Swidler: It began as intra-Christian dialogue. But post-Vatican II, it broke out of the box. We started dialoguing with Jews... and once you turned away from looking inward and started looking outward, it developed a kind of momentum to keep going.... We needed to find ways to translate theory into action in life in organizations and institutions.
Stanton: What's in store for the Dialogue Institute in the future?
Swidler: Three years ago we received substantial funding to expand our staff.... Despite the current economy, you can expect to see us expand even more in the future. We have three major initiatives planned: one with Israeli women - Jewish, Christian, and Muslim - of al-Qasemi Academy, which is a teachers college primarily for Arab women... another is with Saudi professors, who are also coming for a week of training... and a third is interreligious dialogue a training for all U.S. Military Chaplains in Europe, and for two different combat brigades about to deploy to Iraq and Afghanistan .
More broadly, we hope to bring together religious figures and leaders and global business. These are the two most powerful forces for change in the world. We tend to think of them as antithetical rather than working together. But they can and should be brought together.
Stanton: What do you hope for the Journal of Ecumenical Studies in the future?
Swidler: The journal just started to do special issues, like Interfaith Dialogue at the Grass Roots - books aimed at clergy and lay leaders. Interfaith Dialogue at the Grassroots is designed to help the clergy and others go about the business of interreligious dialogue. There are a large number who already know how to do so, but an even greater number who are interested or feel that they should be involved in interreligious dialogue but don't know how to do it. We want to provide them with a range of information from people with experience doing dialogue at the grassroots level. It can also serve as a kind of study guide and provide practical guidance. In the future, we hope to have a whole series of publications - books and booklets.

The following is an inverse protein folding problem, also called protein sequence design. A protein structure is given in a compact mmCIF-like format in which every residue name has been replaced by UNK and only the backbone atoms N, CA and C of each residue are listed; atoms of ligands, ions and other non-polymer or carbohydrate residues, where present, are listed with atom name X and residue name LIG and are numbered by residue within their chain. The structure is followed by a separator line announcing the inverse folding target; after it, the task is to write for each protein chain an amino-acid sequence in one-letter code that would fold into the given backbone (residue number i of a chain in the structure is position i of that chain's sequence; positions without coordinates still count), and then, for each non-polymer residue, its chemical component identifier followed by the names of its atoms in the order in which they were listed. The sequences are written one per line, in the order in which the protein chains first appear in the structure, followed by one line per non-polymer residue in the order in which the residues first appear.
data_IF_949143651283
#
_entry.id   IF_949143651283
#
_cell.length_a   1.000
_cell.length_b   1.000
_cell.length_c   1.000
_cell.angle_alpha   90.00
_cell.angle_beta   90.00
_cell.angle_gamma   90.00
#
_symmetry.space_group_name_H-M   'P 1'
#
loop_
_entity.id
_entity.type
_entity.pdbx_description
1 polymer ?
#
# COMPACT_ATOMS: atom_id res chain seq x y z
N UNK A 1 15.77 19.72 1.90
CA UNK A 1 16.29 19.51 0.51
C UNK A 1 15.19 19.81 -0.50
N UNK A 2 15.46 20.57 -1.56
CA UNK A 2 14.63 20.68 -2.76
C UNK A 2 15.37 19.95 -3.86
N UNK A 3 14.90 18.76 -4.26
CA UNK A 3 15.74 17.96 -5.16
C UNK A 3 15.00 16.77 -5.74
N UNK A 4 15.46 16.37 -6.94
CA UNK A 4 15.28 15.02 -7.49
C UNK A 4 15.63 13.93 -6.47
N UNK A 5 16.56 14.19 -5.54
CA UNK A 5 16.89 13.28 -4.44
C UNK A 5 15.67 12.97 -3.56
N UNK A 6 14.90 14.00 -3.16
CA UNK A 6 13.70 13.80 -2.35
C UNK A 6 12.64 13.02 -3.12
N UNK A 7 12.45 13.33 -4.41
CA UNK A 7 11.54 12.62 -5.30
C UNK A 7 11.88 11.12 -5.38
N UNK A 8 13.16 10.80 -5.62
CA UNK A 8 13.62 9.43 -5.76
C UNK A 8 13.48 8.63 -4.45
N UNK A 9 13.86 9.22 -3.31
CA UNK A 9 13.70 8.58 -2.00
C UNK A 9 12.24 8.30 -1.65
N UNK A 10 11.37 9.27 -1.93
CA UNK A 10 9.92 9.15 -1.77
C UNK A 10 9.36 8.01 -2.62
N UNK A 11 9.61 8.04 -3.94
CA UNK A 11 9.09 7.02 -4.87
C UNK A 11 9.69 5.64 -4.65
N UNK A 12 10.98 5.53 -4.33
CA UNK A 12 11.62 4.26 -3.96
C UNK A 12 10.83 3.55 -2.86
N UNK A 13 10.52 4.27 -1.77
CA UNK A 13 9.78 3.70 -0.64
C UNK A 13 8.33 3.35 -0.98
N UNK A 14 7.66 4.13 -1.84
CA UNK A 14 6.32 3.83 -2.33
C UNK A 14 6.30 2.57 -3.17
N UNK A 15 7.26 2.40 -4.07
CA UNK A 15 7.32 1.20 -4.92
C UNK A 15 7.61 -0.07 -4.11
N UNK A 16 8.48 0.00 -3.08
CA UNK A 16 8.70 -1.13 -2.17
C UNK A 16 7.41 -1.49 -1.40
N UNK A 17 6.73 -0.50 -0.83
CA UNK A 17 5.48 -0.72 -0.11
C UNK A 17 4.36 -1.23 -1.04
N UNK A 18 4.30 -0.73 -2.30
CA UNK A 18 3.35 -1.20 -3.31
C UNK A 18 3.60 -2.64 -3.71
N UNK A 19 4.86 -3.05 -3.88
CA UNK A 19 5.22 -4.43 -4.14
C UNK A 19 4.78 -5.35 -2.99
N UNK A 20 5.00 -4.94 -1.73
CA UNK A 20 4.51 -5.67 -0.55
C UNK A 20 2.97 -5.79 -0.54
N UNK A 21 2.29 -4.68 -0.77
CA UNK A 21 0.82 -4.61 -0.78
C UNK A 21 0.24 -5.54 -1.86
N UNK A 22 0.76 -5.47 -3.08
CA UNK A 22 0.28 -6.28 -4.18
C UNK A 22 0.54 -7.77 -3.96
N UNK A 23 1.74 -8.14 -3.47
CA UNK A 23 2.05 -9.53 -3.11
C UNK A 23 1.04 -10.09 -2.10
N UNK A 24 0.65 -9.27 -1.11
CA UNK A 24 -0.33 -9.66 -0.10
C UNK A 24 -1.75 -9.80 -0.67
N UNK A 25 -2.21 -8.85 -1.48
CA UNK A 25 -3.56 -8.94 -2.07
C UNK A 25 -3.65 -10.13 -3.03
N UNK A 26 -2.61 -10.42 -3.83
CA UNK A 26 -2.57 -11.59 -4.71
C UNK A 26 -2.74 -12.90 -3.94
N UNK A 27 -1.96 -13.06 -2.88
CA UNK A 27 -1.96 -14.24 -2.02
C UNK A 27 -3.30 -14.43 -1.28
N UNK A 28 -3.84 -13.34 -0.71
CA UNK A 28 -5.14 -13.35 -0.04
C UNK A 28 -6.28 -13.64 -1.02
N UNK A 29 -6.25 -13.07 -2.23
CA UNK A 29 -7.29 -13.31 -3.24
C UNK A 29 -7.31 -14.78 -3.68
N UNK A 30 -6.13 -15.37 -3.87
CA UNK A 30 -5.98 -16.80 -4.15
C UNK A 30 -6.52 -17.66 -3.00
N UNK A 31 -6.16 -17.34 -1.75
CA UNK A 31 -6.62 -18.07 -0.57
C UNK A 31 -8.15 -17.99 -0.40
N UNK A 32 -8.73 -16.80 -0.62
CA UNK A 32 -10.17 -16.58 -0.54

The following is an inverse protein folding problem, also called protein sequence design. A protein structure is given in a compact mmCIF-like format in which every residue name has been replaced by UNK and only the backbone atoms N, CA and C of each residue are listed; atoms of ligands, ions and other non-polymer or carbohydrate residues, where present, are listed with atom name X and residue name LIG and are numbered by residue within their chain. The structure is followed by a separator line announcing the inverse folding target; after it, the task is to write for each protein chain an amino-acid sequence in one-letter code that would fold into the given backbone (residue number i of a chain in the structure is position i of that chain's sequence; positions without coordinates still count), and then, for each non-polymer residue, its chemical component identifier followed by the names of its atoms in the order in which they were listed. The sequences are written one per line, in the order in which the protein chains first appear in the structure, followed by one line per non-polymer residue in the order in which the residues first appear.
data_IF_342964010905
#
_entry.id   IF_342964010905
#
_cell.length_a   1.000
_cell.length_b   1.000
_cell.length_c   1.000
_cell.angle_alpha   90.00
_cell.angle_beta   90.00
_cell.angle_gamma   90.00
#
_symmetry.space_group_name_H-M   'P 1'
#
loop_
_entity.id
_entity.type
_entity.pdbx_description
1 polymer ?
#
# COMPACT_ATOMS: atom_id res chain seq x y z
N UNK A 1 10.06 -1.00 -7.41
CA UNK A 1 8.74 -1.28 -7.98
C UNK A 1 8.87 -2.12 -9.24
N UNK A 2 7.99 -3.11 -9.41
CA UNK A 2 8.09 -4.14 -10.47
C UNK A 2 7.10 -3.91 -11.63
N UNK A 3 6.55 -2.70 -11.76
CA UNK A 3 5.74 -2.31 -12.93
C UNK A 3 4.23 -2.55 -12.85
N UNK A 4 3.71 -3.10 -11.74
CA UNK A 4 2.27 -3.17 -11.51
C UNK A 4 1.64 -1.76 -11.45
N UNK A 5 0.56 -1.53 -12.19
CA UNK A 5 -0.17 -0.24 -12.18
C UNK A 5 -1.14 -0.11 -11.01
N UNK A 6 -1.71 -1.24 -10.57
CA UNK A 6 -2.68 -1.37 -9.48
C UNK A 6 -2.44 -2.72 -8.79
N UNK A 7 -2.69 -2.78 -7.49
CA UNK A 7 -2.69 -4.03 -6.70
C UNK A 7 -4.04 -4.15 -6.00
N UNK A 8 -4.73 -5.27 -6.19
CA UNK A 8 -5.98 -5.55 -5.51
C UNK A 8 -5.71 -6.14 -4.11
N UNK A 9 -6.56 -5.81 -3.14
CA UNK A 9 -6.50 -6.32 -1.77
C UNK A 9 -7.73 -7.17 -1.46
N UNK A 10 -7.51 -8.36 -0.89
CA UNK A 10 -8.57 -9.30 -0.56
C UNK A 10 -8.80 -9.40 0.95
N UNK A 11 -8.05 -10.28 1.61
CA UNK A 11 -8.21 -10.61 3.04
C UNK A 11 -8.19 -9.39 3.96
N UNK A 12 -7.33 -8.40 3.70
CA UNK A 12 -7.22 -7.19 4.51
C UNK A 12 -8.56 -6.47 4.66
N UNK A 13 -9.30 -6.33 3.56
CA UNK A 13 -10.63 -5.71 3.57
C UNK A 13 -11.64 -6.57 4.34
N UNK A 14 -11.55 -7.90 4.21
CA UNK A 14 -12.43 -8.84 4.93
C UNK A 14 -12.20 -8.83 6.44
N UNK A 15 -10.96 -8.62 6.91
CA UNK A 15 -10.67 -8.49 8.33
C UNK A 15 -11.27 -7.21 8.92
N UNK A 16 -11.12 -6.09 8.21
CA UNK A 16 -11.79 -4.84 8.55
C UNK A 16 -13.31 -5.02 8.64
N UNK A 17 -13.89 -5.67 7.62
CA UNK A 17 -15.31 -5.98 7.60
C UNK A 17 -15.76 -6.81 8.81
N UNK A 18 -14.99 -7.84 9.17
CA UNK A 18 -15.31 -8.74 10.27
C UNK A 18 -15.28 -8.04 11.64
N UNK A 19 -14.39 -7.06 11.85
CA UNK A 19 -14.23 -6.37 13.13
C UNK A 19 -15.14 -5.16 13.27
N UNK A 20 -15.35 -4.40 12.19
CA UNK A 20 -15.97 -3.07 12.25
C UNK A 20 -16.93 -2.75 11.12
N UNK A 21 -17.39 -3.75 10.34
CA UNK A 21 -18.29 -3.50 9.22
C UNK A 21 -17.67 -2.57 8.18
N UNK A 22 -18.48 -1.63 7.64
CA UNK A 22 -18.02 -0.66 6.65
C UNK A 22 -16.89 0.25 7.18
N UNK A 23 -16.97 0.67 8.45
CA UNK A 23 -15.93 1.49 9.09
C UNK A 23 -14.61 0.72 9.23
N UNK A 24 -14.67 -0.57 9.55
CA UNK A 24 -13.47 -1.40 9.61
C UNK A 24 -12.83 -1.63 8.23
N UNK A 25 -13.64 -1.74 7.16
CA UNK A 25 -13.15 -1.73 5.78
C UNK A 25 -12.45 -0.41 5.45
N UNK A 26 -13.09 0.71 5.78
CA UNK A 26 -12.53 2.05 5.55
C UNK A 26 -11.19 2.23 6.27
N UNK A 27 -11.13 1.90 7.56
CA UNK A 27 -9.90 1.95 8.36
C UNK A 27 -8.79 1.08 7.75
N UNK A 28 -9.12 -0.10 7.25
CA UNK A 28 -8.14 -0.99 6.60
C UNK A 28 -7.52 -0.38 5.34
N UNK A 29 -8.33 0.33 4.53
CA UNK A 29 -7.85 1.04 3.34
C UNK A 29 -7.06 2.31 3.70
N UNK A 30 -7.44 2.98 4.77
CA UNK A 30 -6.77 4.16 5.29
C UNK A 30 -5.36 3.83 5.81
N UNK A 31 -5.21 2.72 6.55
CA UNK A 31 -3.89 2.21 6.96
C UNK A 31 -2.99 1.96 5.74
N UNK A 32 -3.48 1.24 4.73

Stanton: From the sounds of it, you are just as busy after your 80th birthday as before. Do you ever plan to take a break?
Swidler: I plan to leave my work either when my health goes bad or when the 'great retirement' comes. And I'm very careful to ride my 'bike to nowhere' [stationary bike] 5-6 miles a day to stay in shape.
Stanton: What advice do you have for a young person like myself, interested in getting more involved in inter-religious work and dialogue?
Swidler: I guess, really, you're already doing the first thing, which is listening. You have to learn to listen to others and understand why they are doing the things they are doing one way or another.
Dialogue is the best way to find the heart of your understanding of how your tradition is similar to and different from that of your partner. We make all kinds of unconscious assumptions about the other. The only way to make progress is to get our unconscious assumptions into the open - and to do so we need dialogue. Our dialogue partner becomes our mirror into ourselves and, also, how the world perceives us.
Stanton: What book has most influenced your work?
Swidler: Maybe, I would say, the basic writings of Pierre Teilhard de Chardin, a Jesuit priest and paleontologist, writing back in the beginning of the 20th Century. He died in 1954 but his vision of reality, an evolutionary one, is far out in front of where most thinkers are today. He put together in his writings matter and spirit.
Photo courtesy of Temple University's Department of Religion.